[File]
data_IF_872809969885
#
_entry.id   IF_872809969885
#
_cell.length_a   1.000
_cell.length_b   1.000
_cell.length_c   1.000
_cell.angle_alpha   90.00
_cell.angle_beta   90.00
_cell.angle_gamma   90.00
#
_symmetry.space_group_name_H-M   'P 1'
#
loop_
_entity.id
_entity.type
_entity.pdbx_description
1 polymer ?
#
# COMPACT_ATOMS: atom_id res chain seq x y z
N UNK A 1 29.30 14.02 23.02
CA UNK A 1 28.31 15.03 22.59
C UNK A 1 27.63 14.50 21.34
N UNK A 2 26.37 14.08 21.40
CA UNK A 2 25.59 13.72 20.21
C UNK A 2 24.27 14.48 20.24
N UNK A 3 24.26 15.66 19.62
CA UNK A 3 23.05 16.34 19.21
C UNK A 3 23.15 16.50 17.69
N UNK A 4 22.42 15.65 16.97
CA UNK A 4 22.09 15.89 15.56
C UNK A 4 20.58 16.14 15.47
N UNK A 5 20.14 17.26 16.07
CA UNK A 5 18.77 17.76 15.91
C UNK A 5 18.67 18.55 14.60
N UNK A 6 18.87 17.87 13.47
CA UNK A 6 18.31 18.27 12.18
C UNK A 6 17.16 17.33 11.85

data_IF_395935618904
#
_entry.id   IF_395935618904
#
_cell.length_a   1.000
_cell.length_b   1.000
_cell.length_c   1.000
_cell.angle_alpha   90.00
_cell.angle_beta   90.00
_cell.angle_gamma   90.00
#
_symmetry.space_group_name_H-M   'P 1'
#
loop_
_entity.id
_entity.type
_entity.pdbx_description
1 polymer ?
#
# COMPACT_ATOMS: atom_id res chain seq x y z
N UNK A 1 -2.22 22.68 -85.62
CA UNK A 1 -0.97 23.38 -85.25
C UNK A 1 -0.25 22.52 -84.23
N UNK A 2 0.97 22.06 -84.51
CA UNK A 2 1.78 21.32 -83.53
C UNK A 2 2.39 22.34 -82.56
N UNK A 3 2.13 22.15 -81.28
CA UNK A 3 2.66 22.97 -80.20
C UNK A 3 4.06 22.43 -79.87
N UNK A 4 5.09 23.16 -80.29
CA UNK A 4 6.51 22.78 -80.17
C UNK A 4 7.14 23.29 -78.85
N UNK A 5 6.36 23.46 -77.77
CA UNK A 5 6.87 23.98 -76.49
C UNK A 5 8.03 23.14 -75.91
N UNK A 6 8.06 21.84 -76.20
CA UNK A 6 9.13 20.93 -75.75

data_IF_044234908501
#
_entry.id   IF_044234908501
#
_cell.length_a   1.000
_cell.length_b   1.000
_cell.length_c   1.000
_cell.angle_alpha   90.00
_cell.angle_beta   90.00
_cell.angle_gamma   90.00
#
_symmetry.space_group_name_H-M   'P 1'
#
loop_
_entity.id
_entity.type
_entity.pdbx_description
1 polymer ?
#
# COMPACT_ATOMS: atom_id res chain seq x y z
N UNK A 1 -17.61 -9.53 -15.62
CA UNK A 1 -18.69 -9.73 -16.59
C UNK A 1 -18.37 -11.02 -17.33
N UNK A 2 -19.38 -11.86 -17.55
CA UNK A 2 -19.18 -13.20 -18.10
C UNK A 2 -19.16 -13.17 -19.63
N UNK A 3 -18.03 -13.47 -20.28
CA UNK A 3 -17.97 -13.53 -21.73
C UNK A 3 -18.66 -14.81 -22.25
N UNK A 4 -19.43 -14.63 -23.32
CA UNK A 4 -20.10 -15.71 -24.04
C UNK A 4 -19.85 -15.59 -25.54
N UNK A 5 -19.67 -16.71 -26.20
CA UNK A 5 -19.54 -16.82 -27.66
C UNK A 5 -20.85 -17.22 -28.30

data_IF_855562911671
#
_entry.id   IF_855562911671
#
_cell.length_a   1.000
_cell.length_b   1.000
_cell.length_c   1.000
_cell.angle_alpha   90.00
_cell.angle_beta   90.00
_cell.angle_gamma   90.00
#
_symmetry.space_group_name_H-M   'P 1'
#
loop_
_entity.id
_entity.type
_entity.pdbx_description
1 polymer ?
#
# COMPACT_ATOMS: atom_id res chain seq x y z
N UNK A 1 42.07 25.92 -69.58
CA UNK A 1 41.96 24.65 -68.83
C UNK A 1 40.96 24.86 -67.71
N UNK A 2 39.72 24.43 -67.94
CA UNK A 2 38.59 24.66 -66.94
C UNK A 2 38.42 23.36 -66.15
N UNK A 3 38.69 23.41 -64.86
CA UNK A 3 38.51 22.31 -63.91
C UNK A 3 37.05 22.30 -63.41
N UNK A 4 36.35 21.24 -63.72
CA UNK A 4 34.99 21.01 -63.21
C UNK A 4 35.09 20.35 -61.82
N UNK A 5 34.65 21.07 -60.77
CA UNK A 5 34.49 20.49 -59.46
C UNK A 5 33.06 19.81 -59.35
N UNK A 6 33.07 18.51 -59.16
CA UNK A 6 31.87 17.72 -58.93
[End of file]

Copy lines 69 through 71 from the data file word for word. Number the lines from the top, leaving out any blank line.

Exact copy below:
CA UNK A 4 6.51 22.78 -80.17
C UNK A 4 7.14 23.29 -78.85
N UNK A 5 6.36 23.46 -77.77